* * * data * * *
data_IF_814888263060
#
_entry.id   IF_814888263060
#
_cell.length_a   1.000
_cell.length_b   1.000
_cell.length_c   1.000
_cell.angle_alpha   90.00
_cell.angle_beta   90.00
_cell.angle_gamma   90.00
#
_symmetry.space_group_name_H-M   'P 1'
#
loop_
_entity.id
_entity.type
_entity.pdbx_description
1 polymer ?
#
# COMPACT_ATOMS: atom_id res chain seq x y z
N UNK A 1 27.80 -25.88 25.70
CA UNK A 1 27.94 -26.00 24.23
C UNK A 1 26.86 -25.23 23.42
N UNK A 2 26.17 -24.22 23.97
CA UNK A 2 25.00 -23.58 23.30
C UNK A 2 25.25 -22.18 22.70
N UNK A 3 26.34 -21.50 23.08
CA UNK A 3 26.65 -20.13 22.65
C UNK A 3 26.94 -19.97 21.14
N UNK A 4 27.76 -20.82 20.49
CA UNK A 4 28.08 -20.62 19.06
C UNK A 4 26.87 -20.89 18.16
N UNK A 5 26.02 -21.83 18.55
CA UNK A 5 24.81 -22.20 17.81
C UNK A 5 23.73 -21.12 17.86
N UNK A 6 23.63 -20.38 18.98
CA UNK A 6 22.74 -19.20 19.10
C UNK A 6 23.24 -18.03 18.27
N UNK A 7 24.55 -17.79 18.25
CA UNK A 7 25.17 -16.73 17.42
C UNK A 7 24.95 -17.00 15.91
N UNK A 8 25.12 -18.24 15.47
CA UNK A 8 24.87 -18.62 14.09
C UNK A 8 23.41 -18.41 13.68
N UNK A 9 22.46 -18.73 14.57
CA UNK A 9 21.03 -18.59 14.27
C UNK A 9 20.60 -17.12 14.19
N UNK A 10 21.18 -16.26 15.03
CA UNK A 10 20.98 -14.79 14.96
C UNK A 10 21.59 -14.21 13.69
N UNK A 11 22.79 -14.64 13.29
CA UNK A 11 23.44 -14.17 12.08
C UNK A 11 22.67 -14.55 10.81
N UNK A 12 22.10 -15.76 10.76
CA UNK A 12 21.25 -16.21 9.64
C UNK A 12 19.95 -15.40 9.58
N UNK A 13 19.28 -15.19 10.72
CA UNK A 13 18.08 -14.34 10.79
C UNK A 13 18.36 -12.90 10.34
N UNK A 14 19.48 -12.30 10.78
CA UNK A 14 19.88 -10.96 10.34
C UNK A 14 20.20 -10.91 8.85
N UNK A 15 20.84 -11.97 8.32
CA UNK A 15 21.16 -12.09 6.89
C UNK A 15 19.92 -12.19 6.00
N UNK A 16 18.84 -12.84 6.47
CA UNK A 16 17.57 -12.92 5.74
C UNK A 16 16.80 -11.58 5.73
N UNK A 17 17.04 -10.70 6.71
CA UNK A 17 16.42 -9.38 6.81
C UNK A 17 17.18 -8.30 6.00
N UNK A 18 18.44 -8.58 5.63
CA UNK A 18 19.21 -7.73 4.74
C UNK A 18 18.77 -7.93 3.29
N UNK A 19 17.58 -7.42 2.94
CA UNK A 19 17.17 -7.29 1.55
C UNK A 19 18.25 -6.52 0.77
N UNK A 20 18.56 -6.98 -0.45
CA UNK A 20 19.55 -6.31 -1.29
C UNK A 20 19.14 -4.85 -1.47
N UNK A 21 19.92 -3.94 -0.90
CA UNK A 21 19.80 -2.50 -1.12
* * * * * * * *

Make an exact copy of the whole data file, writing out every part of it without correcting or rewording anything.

data_IF_814888263060
#
_entry.id   IF_814888263060
#
_cell.length_a   1.000
_cell.length_b   1.000
_cell.length_c   1.000
_cell.angle_alpha   90.00
_cell.angle_beta   90.00
_cell.angle_gamma   90.00
#
_symmetry.space_group_name_H-M   'P 1'
#
loop_
_entity.id
_entity.type
_entity.pdbx_description
1 polymer ?
#
# COMPACT_ATOMS: atom_id res chain seq x y z
N UNK A 1 27.80 -25.88 25.70
CA UNK A 1 27.94 -26.00 24.23
C UNK A 1 26.86 -25.23 23.42
N UNK A 2 26.17 -24.22 23.97
CA UNK A 2 25.00 -23.58 23.30
C UNK A 2 25.25 -22.18 22.70
N UNK A 3 26.34 -21.50 23.08
CA UNK A 3 26.65 -20.13 22.65
C UNK A 3 26.94 -19.97 21.14
N UNK A 4 27.76 -20.82 20.49
CA UNK A 4 28.08 -20.62 19.06
C UNK A 4 26.87 -20.89 18.16
N UNK A 5 26.02 -21.83 18.55
CA UNK A 5 24.81 -22.20 17.81
C UNK A 5 23.73 -21.12 17.86
N UNK A 6 23.63 -20.38 18.98
CA UNK A 6 22.74 -19.20 19.10
C UNK A 6 23.24 -18.03 18.27
N UNK A 7 24.55 -17.79 18.25
CA UNK A 7 25.17 -16.73 17.42
C UNK A 7 24.95 -17.00 15.91
N UNK A 8 25.12 -18.24 15.47
CA UNK A 8 24.87 -18.62 14.09
C UNK A 8 23.41 -18.41 13.68
N UNK A 9 22.46 -18.73 14.57
CA UNK A 9 21.03 -18.59 14.27
C UNK A 9 20.60 -17.12 14.19
N UNK A 10 21.18 -16.26 15.03
CA UNK A 10 20.98 -14.79 14.96
C UNK A 10 21.59 -14.21 13.69
N UNK A 11 22.79 -14.64 13.29
CA UNK A 11 23.44 -14.17 12.08
C UNK A 11 22.67 -14.55 10.81
N UNK A 12 22.10 -15.76 10.76
CA UNK A 12 21.25 -16.21 9.64
C UNK A 12 19.95 -15.40 9.58
N UNK A 13 19.28 -15.19 10.72
CA UNK A 13 18.08 -14.34 10.79
C UNK A 13 18.36 -12.90 10.34
N UNK A 14 19.48 -12.30 10.78
CA UNK A 14 19.88 -10.96 10.34
C UNK A 14 20.20 -10.91 8.85
N UNK A 15 20.84 -11.97 8.32
CA UNK A 15 21.16 -12.09 6.89
C UNK A 15 19.92 -12.19 6.00
N UNK A 16 18.84 -12.84 6.47
CA UNK A 16 17.57 -12.92 5.74
C UNK A 16 16.80 -11.58 5.73
N UNK A 17 17.04 -10.70 6.71
CA UNK A 17 16.42 -9.38 6.81
C UNK A 17 17.18 -8.30 6.00
N UNK A 18 18.44 -8.58 5.63
CA UNK A 18 19.21 -7.73 4.74
C UNK A 18 18.77 -7.93 3.29
N UNK A 19 17.58 -7.42 2.94
CA UNK A 19 17.17 -7.29 1.55
C UNK A 19 18.25 -6.52 0.77
N UNK A 20 18.56 -6.98 -0.45
CA UNK A 20 19.55 -6.31 -1.29
C UNK A 20 19.14 -4.85 -1.47
N UNK A 21 19.92 -3.94 -0.90
CA UNK A 21 19.80 -2.50 -1.12